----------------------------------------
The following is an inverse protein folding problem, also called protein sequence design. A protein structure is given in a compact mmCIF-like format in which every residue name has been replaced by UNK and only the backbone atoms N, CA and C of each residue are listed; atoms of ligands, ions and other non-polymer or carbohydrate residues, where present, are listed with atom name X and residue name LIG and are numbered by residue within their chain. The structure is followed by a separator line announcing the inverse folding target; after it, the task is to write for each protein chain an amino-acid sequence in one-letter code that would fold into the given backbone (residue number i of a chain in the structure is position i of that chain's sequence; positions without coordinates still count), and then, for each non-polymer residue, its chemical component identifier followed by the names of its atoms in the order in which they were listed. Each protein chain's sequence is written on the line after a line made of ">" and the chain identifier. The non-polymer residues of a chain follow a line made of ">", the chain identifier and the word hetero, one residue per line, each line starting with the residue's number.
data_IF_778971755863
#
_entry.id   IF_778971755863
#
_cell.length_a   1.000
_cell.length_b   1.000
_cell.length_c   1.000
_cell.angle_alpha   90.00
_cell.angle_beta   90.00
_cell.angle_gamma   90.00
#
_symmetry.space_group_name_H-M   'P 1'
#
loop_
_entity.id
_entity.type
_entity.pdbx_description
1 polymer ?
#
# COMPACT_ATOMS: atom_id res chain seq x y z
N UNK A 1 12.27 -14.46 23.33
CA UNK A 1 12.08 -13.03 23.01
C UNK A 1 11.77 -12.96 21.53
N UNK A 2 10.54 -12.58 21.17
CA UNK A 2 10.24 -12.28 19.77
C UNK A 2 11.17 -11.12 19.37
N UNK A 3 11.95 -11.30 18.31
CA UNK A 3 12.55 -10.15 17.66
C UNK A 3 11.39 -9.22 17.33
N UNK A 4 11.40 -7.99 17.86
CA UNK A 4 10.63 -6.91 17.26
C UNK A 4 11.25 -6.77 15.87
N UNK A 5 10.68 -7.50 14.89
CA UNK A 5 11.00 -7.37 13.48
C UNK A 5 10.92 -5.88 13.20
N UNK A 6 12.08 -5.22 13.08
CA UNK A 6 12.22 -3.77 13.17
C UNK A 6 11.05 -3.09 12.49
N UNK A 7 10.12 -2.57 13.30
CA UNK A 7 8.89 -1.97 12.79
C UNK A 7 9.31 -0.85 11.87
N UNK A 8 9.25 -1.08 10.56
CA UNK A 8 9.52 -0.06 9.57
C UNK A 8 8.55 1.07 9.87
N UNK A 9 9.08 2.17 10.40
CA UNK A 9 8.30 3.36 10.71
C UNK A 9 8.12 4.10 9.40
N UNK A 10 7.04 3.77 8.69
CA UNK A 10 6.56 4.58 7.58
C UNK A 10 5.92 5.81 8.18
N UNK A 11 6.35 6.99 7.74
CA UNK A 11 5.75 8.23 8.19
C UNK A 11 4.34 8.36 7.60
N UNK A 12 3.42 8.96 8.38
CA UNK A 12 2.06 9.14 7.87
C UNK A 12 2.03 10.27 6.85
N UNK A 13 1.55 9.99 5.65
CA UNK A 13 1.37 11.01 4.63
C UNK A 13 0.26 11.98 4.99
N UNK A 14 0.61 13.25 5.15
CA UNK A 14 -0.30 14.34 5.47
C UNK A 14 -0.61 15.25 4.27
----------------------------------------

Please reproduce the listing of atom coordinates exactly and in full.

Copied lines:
The following is an inverse protein folding problem, also called protein sequence design. A protein structure is given in a compact mmCIF-like format in which every residue name has been replaced by UNK and only the backbone atoms N, CA and C of each residue are listed; atoms of ligands, ions and other non-polymer or carbohydrate residues, where present, are listed with atom name X and residue name LIG and are numbered by residue within their chain. The structure is followed by a separator line announcing the inverse folding target; after it, the task is to write for each protein chain an amino-acid sequence in one-letter code that would fold into the given backbone (residue number i of a chain in the structure is position i of that chain's sequence; positions without coordinates still count), and then, for each non-polymer residue, its chemical component identifier followed by the names of its atoms in the order in which they were listed. Each protein chain's sequence is written on the line after a line made of ">" and the chain identifier. The non-polymer residues of a chain follow a line made of ">", the chain identifier and the word hetero, one residue per line, each line starting with the residue's number.
data_IF_778971755863
#
_entry.id   IF_778971755863
#
_cell.length_a   1.000
_cell.length_b   1.000
_cell.length_c   1.000
_cell.angle_alpha   90.00
_cell.angle_beta   90.00
_cell.angle_gamma   90.00
#
_symmetry.space_group_name_H-M   'P 1'
#
loop_
_entity.id
_entity.type
_entity.pdbx_description
1 polymer ?
#
# COMPACT_ATOMS: atom_id res chain seq x y z
N UNK A 1 12.27 -14.46 23.33
CA UNK A 1 12.08 -13.03 23.01
C UNK A 1 11.77 -12.96 21.53
N UNK A 2 10.54 -12.58 21.17
CA UNK A 2 10.24 -12.28 19.77
C UNK A 2 11.17 -11.12 19.37
N UNK A 3 11.95 -11.30 18.31
CA UNK A 3 12.55 -10.15 17.66
C UNK A 3 11.39 -9.22 17.33
N UNK A 4 11.40 -7.99 17.86
CA UNK A 4 10.63 -6.91 17.26
C UNK A 4 11.25 -6.77 15.87
N UNK A 5 10.68 -7.50 14.89
CA UNK A 5 11.00 -7.37 13.48
C UNK A 5 10.92 -5.88 13.20
N UNK A 6 12.08 -5.22 13.08
CA UNK A 6 12.22 -3.77 13.17
C UNK A 6 11.05 -3.09 12.49
N UNK A 7 10.12 -2.57 13.30
CA UNK A 7 8.89 -1.97 12.79
C UNK A 7 9.31 -0.85 11.87
N UNK A 8 9.25 -1.08 10.56
CA UNK A 8 9.52 -0.06 9.57
C UNK A 8 8.55 1.07 9.87
N UNK A 9 9.08 2.17 10.40
CA UNK A 9 8.30 3.36 10.71
C UNK A 9 8.12 4.10 9.40
N UNK A 10 7.04 3.77 8.69
CA UNK A 10 6.56 4.58 7.58
C UNK A 10 5.92 5.81 8.18
N UNK A 11 6.35 6.99 7.74
CA UNK A 11 5.75 8.23 8.19
C UNK A 11 4.34 8.36 7.60
N UNK A 12 3.42 8.96 8.38
CA UNK A 12 2.06 9.14 7.87
C UNK A 12 2.03 10.27 6.85
N UNK A 13 1.55 9.99 5.65
CA UNK A 13 1.37 11.01 4.63
C UNK A 13 0.26 11.98 4.99
N UNK A 14 0.61 13.25 5.15
CA UNK A 14 -0.30 14.34 5.47
C UNK A 14 -0.61 15.25 4.27